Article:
B Man on July 28, 2010 at 1:26 AM

Hey, what’s a Nazgul like you doin’ in a place like this?

Sorry: classics never get old.

Noocyte on July 28, 2010 at 1:31 AM

The massive amounts of dispersant sprayed at the well head meant that most of this oil never saw the surface. And, despite the amount of natural gas, etc., there was and is still a hell of a lot of oil – unaccounted for.

cane_loader on July 28, 2010 at 12:33 AM

cane_loader: Yup!!:)
==================================================

(dispersant)-eth into the void……

and was contained in the Obamaeth (Abysis)-eth…….

canopfor on July 27, 2010 at 9:54 PM

canopfor on July 28, 2010 at 1:53 AM

Crap,I spelled Abysis wrong,should be Abyss!!

canopfor on July 28, 2010 at 1:55 AM

The Gulf oil isn’t going away. The New York Times is just trying to make the Gulf oil story disappear because it’s hurting Obama.

OxyCon on July 28, 2010 at 1:57 AM

Everything about this “crisis” has been a total joke.

Media coverage cause the most damage, and yes I live on the Gulf Coast.

Tax receipts have actually gone UP in Mobile, AL due to influx of BP funded make work.

Clean up workers are standing around looking at each other due to over reaction.

Most beaches have experienced little relative damage, and I have been to many.

And worst of all the is the drama queens that our society seems to reward with undeserved attention screaming about how the towns, ecosystem, and general life will take decades to recover. Shut the fck up you insipid children!

Whole event is an entire disgrace by all parties involved.

ClassicCon on July 27, 2010 at 9:57 PM

Agreed. When this first happened I researched past oil spills and even at this point, while it’s a pretty good size, it is still by no means the biggest or the worst, and as we’re now finding out, the Gulf is doing a good job of cleaning itself up. Imagine that. A planet that has been around for 4 billion years is able to self-regulate. Reminds me of my favorite George Carlin routine.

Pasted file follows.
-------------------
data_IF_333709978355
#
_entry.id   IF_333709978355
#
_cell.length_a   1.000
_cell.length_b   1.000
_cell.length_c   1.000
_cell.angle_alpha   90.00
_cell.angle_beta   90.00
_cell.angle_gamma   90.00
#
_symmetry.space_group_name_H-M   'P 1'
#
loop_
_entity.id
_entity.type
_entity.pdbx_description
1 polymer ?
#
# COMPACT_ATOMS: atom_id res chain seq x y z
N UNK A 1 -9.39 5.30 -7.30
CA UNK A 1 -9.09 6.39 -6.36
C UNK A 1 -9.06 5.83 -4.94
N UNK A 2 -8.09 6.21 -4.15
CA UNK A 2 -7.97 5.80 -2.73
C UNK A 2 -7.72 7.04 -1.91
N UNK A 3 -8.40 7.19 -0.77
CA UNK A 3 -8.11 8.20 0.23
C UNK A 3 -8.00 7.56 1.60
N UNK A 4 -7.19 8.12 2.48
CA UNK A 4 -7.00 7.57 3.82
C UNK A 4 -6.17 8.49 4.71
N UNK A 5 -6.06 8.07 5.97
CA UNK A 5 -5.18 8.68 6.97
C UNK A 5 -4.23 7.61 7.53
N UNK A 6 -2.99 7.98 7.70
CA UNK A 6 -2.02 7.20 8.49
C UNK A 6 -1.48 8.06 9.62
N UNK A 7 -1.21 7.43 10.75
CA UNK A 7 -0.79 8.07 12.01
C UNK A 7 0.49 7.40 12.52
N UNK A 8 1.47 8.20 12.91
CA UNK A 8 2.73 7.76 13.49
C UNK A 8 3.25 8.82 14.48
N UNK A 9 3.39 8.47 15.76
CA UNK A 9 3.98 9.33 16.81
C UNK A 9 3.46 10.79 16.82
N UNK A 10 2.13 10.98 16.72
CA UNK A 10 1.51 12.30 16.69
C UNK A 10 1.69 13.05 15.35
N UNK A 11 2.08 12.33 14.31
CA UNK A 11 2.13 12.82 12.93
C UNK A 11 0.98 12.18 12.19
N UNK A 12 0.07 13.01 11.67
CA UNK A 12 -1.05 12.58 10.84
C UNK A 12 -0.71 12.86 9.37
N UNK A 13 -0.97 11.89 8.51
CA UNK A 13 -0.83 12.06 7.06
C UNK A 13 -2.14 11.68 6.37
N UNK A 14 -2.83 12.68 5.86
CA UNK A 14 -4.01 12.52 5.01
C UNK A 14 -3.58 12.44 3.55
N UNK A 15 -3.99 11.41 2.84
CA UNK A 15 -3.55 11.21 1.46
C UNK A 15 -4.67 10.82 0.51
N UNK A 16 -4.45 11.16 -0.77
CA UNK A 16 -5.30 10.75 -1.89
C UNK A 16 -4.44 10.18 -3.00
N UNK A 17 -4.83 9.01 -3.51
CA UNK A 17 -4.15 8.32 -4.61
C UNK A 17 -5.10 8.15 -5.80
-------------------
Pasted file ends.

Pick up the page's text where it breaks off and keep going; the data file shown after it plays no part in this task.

Anyway, the media has done a tremendous disservice to many of those living on the Gulf Coast by sensationalizing and blowing the effects out of proportion. Not to take away from what the folks in Louisiana are going through — they are real victims in all of this and all efforts from this point forward should be on helping them clean up the mess and get back on their feet — but my friends have a place in Destin and were down there just last week. I asked how the beaches look and my friend said, “They’re beautiful. White as ever, and the water is crystal clear green.” If you relied only on the hysterical MSM for news, you would think the entire coastline from Panama City to Galveston is black. So all of these proprietors down there are losing business and there’s no reason for it.

NoLeftTurn on July 28, 2010 at 2:06 AM

Inside Job!!11!

abobo on July 28, 2010 at 2:17 AM

Crap,I spelled Abysis wrong,should be Abyss!!

canopfor on July 28, 2010 at 1:55 AM

Heck no, dude that was perfet!

BTW your entire Obamaeth Soliloquy was beautiful comedy and a great laugh.

Fishoutofwater on July 28, 2010 at 3:33 AM

The Gulf oil isn’t going away. The New York Times is just trying to make the Gulf oil story disappear because it’s hurting Obama.
OxyCon on July 28, 2010 at 1:57 AM

Yes it is. (or at least that’s my guess)

The oil is being eaten up by a google microbes. It’s going away.

elfman on July 28, 2010 at 3:46 AM

It would be dead for 40 years if there was a Republican president instead or clear up instantly as soon as a Dem president was elected.

milemarker2020 on July 27, 2010 at 10:11 PM

FIFY.

The War Planner on July 28, 2010 at 4:25 AM

So Rush was right? imagine that.

gdonovan on July 28, 2010 at 5:09 AM

I wonder if this oil would be disappearing as quickly if Bush were president…….. or at least reported as such

ToddonCapeCod on July 28, 2010 at 5:55 AM

So if you are going with the conspiracy theorist end of things… an alien base in the Gulf of Mexico was found by the Obama Administration that didn’t know what to do when they got a request for crude oil from the aliens (their tanning salons had run fresh out) and BP was ordered to start the blow-out so the aliens could trap a huge amount of the material in a thermal inversion layer for their own ends.

That actually makes more sense than an entire industry and whole rafts of governments that haven’t bothered to understand the natural ecology of the region, determine if bacteria were present that could aid in bio-remediation, isolate them and breed a new form that can live in a deeper range to aid in attacking a thermally trapped and somewhat denser layer of oil, spends billions in a fiasco clean-up operation, and no one, no one is still bothering to catch on to the natural factors going on.

This is how conspiracy theories get legs: they are more reasonable than reality.